In this article, I’m going to take a look at MEMSCAP SA’s (EPA:MEMS) latest ownership structure, a non-fundamental factor which is important, but remains a less discussed subject among investors. Ownership structure has been found to have an impact on shareholder returns in both short- and long-term. Differences in ownership structure of companies can have a profound effect on how management’s incentives are aligned with shareholder returns, and whether they adhere to corporate governance best practices. Although this is an important factor for long-term investors, many investors can also be impacted by institutional presence and their high-volume trading. Therefore, I will take a look at MEMS’s shareholders in more detail.
Institutional OwnershipInstitutional investors transact in large blocks which can influence the momentum of stock prices, at least in the short-term, especially when there is a low level of public shares available on the market to trade. A low institutional ownership of 5.94% puts MEMS on a list of companies that are not likely exposed to spikes in volatility resulting from institutional trading.
Insider OwnershipAn important group of shareholders are company insiders. Insider ownership has to do more with how the company is managed and less to do with the direct impact of the magnitude of shares trading on the market. MEMS insiders are also influential stakeholders with 8.38% ownership in the company. An insider stake of this level indicates that executives are highly aligned with the shareholders as both stand to gain when the value of the company rises. I will also like to check what insiders have been doing recently with their holdings. insider buying may be a sign of upbeat future expectations, however, selling doesn’t necessarily mean the opposite as insiders may be motivated by their personal financial needs.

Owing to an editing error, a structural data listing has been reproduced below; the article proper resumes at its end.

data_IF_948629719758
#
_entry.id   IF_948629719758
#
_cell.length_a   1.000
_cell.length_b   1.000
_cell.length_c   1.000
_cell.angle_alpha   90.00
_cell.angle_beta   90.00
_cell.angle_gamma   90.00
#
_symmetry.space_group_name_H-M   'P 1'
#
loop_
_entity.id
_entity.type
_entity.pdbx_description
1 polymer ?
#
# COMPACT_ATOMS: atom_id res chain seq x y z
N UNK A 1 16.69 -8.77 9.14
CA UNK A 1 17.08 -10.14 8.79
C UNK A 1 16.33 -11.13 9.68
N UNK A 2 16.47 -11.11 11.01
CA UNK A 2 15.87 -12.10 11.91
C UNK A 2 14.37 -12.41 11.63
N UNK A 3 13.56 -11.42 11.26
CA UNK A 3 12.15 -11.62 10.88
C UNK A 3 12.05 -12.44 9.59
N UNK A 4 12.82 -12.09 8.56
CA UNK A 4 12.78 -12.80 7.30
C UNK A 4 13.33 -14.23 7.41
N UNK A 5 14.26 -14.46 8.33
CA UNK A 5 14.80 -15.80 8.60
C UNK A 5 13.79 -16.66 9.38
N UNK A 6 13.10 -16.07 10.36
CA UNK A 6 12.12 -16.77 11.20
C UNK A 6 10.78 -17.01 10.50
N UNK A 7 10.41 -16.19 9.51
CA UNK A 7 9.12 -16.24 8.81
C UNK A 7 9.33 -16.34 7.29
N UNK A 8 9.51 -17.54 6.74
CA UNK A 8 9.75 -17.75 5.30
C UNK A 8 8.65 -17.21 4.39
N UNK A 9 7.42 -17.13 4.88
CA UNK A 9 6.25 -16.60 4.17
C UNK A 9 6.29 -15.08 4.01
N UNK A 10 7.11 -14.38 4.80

General Public OwnershipA substantial ownership of 85.68% in MEMS is held by the general public. This level of ownership gives retail investors the power to sway key policy decisions such as board composition, executive compensation, and potential acquisitions. This is a positive sign for an investor who wants to be involved in key decision-making of the company.
With a low level of institutional ownership, investors in MEMS need not worry about non-fundamental factors such as ownership structure causing large impact on stock prices. However, if you are building an investment case for MEMS, ownership structure alone should not dictate your decision to buy or sell the stock. Rather, you should be looking at fundamental drivers such as MEMSCAP’s past track record and financial health. I highly recommend you to complete your research by taking a look at the following:
- Financial Health: Are MEMS’s operations financially sustainable? Balance sheets can be hard to analyze, which is why we’ve done it for you. Check out our financial health checks here.
- Past Track Record: Has MEMS been consistently performing well irrespective of the ups and downs in the market? Go into more detail in the past performance analysis and take a look at the free visual representations of MEMS’s historicals for more clarity.
- Other High-Performing Stocks: Are there other stocks that provide better prospects with proven track records? Explore our free list of these great stocks here.
NB: Figures in this article are calculated using data from the last twelve months, which refer to the 12-month period ending on the last date of the month the financial statement is dated. This may not be consistent with full year annual report figures.
To help readers see past the short term volatility of the financial market, we aim to bring you a long-term focused research analysis purely driven by fundamental data. Note that our analysis does not factor in the latest price-sensitive company announcements.
The author is an independent contributor and at the time of publication had no position in the stocks mentioned. For errors that warrant correction please contact the editor at firstname.lastname@example.org.